Experiment: analysing WTO disputes

Since writ­ing a “book for WTO”:http://www.aspenpublishers.com/Product.asp?catalog_name=Aspen&product_id=9041198857 on their Dis­putes Set­tle­ment sys­tem a cou­ple of years ago I have found that even expe­ri­enced ana­lysts some­times have trou­ble fig­ur­ing out the key ele­ments of dis­putes deci­sions. So I’m exper­i­ment­ing with the use of “argu­ment maps”:http://www.austhink.org/critical/pages/argument_mapping.html as means of teas­ing out the rec­om­men­da­tions of the Pan­el and the Appel­late Body in dis­putes. The image below ( scroll right ) is not a true argu­ment map: it maps only part of the con­clu­sions of the Appel­late Body (AB) in a recent mod­er­ate­ly com­plex case. But I haven’t yet found a good way to rep­re­sent the argu­ment of the appel­lants as well as the rec­om­men­da­tion of the AB. The case, inci­den­tal­ly, deals with a dif­fi­cult legal issue for WTO: when is dis­crim­i­na­tion in favour of poor coun­tries not dis­crim­i­na­tion?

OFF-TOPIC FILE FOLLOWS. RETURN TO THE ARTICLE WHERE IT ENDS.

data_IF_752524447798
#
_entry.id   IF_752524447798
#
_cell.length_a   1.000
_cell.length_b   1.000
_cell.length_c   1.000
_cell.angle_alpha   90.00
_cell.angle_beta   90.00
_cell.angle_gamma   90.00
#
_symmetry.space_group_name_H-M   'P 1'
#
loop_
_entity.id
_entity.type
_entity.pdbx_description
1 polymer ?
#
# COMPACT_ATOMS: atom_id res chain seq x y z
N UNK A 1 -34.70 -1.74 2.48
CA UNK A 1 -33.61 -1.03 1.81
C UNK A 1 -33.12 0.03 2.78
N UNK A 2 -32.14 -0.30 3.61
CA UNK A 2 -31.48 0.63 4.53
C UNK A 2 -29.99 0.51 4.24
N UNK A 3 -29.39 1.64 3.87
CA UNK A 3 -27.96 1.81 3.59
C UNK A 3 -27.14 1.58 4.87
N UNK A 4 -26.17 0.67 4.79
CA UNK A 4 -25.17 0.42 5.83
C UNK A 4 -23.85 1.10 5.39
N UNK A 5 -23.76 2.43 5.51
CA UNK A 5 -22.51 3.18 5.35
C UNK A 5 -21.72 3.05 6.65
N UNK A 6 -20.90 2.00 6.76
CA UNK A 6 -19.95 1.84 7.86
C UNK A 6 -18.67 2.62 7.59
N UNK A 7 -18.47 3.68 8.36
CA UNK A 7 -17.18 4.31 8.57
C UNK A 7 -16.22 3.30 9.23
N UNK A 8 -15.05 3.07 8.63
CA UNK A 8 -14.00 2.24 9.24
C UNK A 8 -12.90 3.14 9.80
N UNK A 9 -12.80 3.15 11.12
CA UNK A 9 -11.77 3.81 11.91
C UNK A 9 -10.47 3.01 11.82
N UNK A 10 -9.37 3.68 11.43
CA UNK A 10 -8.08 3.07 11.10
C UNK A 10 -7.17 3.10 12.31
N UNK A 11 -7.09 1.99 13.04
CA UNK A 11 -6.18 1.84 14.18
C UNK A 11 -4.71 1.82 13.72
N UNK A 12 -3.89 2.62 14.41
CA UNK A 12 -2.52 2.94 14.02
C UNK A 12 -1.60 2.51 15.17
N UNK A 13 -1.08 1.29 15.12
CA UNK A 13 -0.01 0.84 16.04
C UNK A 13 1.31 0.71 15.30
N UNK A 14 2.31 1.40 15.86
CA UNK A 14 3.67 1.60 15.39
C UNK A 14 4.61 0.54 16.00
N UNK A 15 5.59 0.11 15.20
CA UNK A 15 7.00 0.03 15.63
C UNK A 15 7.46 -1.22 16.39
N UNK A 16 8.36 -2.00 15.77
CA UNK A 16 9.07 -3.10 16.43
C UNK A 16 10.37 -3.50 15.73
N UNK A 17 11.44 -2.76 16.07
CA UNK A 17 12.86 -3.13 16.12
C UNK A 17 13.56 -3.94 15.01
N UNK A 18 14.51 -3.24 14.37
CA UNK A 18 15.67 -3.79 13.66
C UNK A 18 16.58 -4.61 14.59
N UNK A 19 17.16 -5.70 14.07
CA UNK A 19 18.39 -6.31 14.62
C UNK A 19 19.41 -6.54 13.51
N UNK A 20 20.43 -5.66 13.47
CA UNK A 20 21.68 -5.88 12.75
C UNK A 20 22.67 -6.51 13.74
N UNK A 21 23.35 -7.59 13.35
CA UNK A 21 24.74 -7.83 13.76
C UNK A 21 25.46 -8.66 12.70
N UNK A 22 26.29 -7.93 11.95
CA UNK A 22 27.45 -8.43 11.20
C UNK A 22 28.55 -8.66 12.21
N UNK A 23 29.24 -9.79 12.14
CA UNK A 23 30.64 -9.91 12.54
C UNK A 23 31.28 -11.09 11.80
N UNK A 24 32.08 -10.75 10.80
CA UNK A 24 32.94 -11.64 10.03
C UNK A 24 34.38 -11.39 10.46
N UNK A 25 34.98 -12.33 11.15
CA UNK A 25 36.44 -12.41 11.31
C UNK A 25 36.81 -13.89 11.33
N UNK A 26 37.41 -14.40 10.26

May 2009: Map updat­ed to use Scribd. Please use the “full screen” zoom and the “mag­ni­fy­ing glass” zoom adjust­ment on the Scribd tool­bar to view at a com­fort­able resolution

Please let me know whether this map makes sense to you. Do you think this sort of thing is like­ly to improve under­stand­ing of com­plex issues? There is a dan­ger that such a map might impose anoth­er ‘lay­er’ of inter­pre­ta­tion with­out real­ly clar­i­fy­ing the issues. What do you think? You can find the WTO doc­u­ment con­tain­ing the AB report “here”:http://docsonline.wto.org:80/DDFDocuments/t/WT/DS/246ABR.doc

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